Taking Advantage of the New Trade Promotion Agreement with Panama
Wednesday, March 20, 2013
Time: 1:00 - 2:00 p.m. EST and Panama Time
- Jonathan D. Farrar, U.S. Ambassador to Panama
- Alejandra Y. Castillo, National Deputy Director, Minority Business Development Agency U.S. Department of Commerce
- Michael Masserman, Executive Director for Export Policy, Promotion & Strategy International Trade Association, U.S. Department of Commerce
Overview: The scheduled speakers will discuss the realities and benefits of the U.S. trade promotion agreement with Panama. In this webinar you will understand the intricacies of doing business in the Panamanian market, taking advantage of the new opportunities available as a result of the lower tariffs. If you are interested in or are already exporting U.S.-made goods to Panama, the TPA is big news for you. Learn how to make the most of it.
For more information and to register, please go to:
Doing Business in Panama
Panama has historically served as the crossroads of trade for the Americas. Its strategic location as a bridge between two oceans and the meeting of two continents has made Panama not only a maritime and air transport hub, but also an international trading, banking, and services center. Panama’s global and regional prominence is being enhanced by recent trade liberalization and privatization, and it is participating actively in the hemispheric movement toward free trade agreements. Panama's dollar-based economy offers low inflation in comparison with neighboring countries and zero foreign exchange risk. Its government is stable and democratic and actively seeks foreign investment in all sectors, especially services, tourism and retirement properties.
Panama's economy is based primarily on a well-developed services sector, accounting for about 75% of GDP. Services include the Panama Canal, banking, the Colon Free Zone, insurance, container ports, and flagship registry. Panama is currently engaged in the Panama Canal expansion project. This project, in conjunction with the expansion of the capacities of its ports on both the Atlantic and Pacific coasts, will solidify Panama’s global logistical advantage in the Western Hemisphere.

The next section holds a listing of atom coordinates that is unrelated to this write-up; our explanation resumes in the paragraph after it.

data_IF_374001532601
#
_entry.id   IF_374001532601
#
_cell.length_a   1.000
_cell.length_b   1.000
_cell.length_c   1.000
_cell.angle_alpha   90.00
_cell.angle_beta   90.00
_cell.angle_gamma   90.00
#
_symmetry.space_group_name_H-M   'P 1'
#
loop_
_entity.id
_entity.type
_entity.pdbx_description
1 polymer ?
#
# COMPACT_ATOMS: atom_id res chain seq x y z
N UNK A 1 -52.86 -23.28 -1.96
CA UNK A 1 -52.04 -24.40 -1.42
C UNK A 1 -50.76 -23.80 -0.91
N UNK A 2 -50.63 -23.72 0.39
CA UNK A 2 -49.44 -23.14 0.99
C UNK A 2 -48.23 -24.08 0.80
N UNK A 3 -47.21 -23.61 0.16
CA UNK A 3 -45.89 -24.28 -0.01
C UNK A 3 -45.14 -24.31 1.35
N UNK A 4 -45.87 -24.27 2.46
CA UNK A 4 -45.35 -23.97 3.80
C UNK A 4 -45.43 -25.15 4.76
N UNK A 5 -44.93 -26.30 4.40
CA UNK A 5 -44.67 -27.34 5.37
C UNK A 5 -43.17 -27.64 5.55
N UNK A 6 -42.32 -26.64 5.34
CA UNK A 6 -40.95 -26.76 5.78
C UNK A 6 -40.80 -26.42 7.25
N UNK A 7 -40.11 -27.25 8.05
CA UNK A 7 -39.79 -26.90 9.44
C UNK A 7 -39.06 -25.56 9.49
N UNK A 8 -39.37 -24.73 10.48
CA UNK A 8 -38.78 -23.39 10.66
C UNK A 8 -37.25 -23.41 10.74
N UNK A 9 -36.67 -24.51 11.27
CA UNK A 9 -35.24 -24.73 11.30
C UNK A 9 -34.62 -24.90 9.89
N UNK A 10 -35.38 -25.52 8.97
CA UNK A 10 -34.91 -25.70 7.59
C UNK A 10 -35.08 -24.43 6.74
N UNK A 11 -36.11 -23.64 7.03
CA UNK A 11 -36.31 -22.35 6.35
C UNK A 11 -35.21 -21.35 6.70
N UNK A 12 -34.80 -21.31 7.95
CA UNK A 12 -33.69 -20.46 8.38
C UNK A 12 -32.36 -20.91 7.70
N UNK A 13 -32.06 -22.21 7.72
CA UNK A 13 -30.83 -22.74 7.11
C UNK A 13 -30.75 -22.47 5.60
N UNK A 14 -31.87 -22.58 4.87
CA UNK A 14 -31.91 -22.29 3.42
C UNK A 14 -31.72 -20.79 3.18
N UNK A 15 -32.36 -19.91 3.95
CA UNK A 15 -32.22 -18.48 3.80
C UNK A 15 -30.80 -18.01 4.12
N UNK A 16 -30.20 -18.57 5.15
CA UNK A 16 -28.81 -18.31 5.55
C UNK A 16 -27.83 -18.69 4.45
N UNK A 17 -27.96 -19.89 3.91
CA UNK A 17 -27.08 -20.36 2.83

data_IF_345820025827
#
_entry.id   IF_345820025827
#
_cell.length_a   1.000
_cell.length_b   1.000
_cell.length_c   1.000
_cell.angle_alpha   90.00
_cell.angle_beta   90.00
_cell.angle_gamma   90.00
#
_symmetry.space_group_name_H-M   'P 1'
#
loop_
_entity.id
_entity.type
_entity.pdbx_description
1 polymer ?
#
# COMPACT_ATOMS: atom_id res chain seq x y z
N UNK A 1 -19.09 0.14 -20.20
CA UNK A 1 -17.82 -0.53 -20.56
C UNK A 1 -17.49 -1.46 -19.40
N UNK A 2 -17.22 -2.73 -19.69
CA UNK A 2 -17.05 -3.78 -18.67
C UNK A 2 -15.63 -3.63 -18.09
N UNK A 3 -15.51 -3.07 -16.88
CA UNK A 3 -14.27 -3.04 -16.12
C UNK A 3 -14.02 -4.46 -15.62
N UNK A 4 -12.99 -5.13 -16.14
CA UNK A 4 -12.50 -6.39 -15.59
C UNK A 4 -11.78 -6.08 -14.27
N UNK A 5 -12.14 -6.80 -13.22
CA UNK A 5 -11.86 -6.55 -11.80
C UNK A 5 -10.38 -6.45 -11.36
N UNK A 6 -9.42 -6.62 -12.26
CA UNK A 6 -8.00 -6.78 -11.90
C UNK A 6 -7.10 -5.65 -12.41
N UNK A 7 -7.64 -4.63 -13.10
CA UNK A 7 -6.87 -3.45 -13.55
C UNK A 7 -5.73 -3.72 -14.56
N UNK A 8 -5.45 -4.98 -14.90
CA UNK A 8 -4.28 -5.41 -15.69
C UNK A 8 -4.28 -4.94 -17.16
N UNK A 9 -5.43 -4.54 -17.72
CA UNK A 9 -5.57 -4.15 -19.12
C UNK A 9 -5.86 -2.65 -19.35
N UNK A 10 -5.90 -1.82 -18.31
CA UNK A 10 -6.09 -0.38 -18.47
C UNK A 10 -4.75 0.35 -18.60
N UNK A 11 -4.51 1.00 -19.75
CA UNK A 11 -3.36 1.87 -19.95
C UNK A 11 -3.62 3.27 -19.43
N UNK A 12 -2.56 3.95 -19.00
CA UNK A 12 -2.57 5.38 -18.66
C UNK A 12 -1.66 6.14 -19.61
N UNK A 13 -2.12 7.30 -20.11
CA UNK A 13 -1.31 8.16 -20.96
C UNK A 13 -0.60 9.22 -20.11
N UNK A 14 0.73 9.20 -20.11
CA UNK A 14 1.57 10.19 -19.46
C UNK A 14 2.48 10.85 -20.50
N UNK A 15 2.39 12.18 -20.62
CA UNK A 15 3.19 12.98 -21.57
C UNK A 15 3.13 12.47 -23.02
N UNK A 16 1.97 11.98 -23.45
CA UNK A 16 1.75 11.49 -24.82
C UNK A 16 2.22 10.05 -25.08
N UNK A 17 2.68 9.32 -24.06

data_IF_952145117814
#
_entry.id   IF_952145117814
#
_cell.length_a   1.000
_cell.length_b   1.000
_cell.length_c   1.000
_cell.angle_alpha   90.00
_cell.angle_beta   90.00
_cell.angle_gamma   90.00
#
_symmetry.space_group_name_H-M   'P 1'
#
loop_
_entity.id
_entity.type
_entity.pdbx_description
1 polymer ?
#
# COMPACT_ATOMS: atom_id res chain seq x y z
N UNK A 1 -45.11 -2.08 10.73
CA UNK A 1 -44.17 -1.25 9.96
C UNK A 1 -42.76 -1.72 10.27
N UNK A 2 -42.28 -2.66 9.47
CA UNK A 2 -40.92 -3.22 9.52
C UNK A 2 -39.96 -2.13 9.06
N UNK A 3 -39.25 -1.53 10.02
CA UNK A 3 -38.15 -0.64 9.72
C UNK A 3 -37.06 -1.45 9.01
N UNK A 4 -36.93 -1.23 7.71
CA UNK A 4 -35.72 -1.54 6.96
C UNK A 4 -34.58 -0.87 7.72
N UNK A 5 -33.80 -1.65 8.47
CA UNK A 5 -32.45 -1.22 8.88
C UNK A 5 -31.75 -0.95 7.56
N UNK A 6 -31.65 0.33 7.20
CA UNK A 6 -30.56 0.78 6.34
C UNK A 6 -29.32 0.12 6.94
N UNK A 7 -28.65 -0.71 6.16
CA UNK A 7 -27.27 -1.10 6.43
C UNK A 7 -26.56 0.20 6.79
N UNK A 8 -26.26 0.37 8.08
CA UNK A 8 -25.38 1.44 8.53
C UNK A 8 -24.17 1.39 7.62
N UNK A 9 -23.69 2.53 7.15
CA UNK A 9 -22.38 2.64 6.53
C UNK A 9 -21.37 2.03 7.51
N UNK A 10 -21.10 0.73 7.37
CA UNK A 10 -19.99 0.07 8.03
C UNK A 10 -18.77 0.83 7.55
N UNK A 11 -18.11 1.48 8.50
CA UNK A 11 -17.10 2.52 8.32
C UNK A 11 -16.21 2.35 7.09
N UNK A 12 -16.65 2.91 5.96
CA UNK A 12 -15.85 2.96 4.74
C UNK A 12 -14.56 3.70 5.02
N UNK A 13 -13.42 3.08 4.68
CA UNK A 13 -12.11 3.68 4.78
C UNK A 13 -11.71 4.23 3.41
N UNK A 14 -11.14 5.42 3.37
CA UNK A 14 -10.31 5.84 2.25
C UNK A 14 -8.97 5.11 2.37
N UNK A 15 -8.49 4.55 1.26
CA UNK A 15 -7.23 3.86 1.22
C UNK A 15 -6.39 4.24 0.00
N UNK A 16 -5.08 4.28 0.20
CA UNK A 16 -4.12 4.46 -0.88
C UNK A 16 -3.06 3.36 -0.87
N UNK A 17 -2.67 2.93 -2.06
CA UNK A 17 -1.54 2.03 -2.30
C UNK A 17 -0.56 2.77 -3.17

This logistical platform has aided the success of the Colon Free Zone (CFZ), the second largest in the world after Hong Kong, which has become a vital trading and transshipment center serving the region and the world. CFZ imports – a broad array of luxury goods, electronic products, clothing, and other consumer products - arrive from all over the world to be resold, repackaged, and reshipped, primarily to regional markets. Because of this product mix, U.S. brand market share is significant, even if most of those products are made in Asia. Hong Kong is the CFZ's biggest supplier, while Colombia and Ecuador are the two largest destinations for exports from the CFZ.
The U.S. is Panama's most important trading partner and U.S. products enjoy a high degree of acceptance in Panama. In 2011, U.S. exports to Panama grew 36% to $8.25 billion – in no small part due to the fact that Panama’s economy grew 10.5%. U.S. goods and services enjoy a reputation for high quality and are highly competitive.
International indexes generally rate Panama as one of the best countries in Latin America for business and investment. At the same time, however, U.S. investors have voiced concerns about corruption and inconsistent treatment. For these reasons we encourage U.S. companies interested in investing in Panama to read our report on Investing in Panama thoroughly and to contact us for more information. We also recommend that Americans interested in purchasing property in Panama review the U.S. Citizens Services note here.
Panama is currently working to implement a Trade Promotion Agreement (TPA) with the U.S. that will result in tariffs immediately dropping to zero for approximately 87% of U.S. exports, with the remainder phased out over time. For more information on how the TPA will help U.S. businesses, please click here.
Due to its open economy, Panama has few market access problems. One of the more common market entry options is to appoint an agent or distributor. Another option is to find a local partner who can provide market knowledge and contacts. Other businesses have been successful via licenses or franchises.
The U.S. Embassy’s Commercial Service offers U.S. companies market entry assistance through a variety of services, any of which can be tailored to suit your needs. We also will work to defend your business interests in Panama if the need arises. We measure ourselves on our ability to help you do more business in Panama. If you would like to explore business opportunities in Panama, we suggest the following:
- Read through our Doing Business in Panama Guide (also known as the Country Commercial Guide):
- Talk with your local U.S. Export Assistance Center (USEAC). Part of the U.S. Department of Commerce, there are over 100 USEACs throughout the U.S. Locate the U.S. Commercial Service trade specialist in the U.S. nearest you by visiting http://www.export.gov/eac. Even if Panama is not the right priority market for you, your USEAC can help you identify other promising export markets.
- Contact us at the U.S. Embassy in Panama to discuss next steps.
- BusinessUSA.gov is the U.S. Government's official web portal to support business start-ups, growth, financing, and exporting.